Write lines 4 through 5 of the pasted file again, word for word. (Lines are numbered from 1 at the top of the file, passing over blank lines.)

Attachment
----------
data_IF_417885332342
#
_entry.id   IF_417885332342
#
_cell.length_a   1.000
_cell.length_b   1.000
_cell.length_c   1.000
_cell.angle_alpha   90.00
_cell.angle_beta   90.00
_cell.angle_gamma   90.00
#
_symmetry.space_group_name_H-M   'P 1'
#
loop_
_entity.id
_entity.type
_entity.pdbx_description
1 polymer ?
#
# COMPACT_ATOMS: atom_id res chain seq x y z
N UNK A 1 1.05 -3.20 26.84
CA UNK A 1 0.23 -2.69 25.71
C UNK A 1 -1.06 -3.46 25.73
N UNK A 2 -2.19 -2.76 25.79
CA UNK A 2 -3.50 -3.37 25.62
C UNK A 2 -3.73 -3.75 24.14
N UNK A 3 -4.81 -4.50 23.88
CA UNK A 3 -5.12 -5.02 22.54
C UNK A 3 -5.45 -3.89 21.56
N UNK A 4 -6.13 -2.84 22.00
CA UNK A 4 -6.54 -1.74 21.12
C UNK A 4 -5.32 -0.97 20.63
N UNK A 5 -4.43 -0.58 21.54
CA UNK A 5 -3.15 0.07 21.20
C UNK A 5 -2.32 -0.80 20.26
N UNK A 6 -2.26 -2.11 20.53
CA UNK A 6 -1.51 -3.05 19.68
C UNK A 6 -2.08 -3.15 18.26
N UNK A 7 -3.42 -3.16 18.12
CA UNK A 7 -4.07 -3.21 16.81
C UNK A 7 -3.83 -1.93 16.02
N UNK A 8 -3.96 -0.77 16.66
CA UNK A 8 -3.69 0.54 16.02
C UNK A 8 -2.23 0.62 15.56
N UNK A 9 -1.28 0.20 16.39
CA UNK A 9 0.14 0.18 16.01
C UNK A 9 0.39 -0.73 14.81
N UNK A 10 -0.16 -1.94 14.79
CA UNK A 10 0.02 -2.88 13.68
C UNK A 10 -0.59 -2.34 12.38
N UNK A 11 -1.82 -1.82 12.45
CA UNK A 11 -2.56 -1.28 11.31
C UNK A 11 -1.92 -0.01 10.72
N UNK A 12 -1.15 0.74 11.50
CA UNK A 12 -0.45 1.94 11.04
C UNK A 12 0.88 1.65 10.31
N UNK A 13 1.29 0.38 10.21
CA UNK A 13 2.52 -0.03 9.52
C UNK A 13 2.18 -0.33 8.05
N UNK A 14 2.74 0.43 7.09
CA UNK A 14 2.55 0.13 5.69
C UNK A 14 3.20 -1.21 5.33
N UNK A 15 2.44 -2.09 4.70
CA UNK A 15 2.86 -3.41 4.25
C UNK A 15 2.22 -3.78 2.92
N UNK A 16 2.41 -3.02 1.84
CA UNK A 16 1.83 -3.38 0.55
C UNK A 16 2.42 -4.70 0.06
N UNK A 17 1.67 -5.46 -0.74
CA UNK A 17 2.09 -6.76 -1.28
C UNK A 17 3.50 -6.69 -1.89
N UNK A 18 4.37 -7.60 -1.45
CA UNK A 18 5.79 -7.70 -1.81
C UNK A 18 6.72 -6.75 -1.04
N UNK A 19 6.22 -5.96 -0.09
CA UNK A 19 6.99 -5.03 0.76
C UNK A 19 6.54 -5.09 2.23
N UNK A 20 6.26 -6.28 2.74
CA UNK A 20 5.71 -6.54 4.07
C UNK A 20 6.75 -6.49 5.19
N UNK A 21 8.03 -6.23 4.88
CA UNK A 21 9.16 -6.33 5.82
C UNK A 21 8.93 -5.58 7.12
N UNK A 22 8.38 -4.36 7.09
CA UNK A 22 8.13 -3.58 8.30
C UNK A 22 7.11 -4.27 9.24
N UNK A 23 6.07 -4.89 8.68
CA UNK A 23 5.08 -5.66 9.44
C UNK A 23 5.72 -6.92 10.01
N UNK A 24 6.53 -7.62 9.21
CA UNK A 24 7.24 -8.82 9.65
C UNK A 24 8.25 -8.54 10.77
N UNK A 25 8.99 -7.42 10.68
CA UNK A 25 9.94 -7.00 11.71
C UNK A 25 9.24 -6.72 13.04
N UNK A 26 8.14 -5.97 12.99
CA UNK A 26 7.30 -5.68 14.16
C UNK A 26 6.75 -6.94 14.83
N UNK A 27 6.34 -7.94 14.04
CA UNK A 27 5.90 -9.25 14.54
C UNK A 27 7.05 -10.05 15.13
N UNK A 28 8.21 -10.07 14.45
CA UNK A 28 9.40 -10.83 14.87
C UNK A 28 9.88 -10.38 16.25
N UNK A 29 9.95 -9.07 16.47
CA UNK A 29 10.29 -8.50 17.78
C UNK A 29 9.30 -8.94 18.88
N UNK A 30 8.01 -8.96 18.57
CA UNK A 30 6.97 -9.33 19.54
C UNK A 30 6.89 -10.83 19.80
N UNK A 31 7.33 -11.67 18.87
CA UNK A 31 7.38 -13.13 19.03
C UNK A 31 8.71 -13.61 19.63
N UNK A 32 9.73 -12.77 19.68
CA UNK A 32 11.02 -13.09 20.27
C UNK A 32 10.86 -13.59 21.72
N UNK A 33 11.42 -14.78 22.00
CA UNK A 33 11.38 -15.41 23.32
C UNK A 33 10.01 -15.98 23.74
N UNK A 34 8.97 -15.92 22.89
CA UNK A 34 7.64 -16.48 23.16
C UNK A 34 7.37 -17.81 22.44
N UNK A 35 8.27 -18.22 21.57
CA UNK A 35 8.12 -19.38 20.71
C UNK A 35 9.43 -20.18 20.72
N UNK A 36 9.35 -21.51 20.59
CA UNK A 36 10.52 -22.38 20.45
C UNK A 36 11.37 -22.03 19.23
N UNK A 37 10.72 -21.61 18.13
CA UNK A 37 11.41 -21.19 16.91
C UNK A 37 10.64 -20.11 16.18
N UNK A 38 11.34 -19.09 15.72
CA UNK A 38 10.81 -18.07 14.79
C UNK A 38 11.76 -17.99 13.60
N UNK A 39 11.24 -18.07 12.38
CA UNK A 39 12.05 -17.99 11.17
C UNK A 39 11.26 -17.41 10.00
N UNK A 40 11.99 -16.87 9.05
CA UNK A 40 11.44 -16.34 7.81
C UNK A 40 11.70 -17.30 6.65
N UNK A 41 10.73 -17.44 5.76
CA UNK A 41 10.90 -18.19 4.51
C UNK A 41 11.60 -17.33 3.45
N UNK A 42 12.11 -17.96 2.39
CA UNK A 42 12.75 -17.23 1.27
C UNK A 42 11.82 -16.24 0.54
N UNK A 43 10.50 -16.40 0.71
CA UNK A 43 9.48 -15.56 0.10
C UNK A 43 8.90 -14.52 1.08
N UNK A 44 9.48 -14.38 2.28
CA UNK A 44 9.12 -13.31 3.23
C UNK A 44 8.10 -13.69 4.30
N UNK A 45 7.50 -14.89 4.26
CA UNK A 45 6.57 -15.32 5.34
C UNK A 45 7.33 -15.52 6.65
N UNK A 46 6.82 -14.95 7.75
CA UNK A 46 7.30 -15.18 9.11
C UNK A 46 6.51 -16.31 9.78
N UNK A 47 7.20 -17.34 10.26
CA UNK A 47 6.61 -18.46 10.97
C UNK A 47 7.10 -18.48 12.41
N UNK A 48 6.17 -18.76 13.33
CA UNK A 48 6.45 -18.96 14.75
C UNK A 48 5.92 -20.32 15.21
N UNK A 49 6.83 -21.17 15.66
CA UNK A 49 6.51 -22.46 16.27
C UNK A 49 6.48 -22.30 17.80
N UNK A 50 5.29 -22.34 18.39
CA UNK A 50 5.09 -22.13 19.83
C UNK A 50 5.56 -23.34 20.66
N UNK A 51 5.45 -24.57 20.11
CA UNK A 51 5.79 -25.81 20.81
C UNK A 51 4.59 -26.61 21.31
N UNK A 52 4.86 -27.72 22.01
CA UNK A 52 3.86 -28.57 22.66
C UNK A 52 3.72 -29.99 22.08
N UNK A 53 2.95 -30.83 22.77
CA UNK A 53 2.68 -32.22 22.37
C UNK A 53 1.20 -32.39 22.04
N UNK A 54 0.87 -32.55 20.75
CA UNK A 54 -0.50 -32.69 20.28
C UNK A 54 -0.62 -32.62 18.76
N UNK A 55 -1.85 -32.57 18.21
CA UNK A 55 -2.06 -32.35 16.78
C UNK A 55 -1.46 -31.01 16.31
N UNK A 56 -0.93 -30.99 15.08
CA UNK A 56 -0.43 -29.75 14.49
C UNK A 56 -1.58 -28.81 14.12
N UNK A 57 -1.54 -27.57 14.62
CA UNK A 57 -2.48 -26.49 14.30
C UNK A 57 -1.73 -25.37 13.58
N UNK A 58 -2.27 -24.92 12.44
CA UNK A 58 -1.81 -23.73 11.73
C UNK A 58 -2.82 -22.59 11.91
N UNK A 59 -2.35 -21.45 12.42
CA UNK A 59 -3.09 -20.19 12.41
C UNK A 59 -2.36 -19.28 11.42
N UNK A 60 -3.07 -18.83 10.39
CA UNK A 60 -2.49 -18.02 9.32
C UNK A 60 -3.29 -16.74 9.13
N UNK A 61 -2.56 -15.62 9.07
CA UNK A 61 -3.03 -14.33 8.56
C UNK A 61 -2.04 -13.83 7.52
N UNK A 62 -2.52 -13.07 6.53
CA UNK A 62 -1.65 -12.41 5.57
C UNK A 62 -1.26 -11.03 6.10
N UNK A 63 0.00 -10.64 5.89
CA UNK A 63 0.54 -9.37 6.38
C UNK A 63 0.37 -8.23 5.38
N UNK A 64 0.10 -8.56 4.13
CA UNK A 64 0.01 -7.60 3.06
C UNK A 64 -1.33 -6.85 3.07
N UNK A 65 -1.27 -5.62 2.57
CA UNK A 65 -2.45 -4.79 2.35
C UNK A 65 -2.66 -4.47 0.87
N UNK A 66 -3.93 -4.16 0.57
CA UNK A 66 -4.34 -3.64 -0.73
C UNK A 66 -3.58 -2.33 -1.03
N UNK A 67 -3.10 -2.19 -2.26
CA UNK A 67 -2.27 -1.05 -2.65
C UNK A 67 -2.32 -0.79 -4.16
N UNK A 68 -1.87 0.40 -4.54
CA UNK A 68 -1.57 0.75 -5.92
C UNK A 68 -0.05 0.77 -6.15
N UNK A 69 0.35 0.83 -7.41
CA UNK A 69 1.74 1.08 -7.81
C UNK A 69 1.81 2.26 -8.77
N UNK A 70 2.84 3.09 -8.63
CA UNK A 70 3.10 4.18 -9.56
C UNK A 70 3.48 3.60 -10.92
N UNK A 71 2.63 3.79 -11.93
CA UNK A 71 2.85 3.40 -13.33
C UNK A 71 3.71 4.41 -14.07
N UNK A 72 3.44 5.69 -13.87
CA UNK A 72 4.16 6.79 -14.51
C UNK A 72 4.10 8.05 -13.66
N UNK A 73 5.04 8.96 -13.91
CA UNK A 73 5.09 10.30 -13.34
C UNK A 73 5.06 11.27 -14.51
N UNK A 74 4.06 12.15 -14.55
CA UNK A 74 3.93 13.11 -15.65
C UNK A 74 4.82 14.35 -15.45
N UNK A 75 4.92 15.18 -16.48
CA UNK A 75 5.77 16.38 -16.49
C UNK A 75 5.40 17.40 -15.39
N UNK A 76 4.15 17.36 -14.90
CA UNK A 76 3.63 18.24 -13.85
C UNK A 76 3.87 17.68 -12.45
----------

#
_cell.length_a   1.000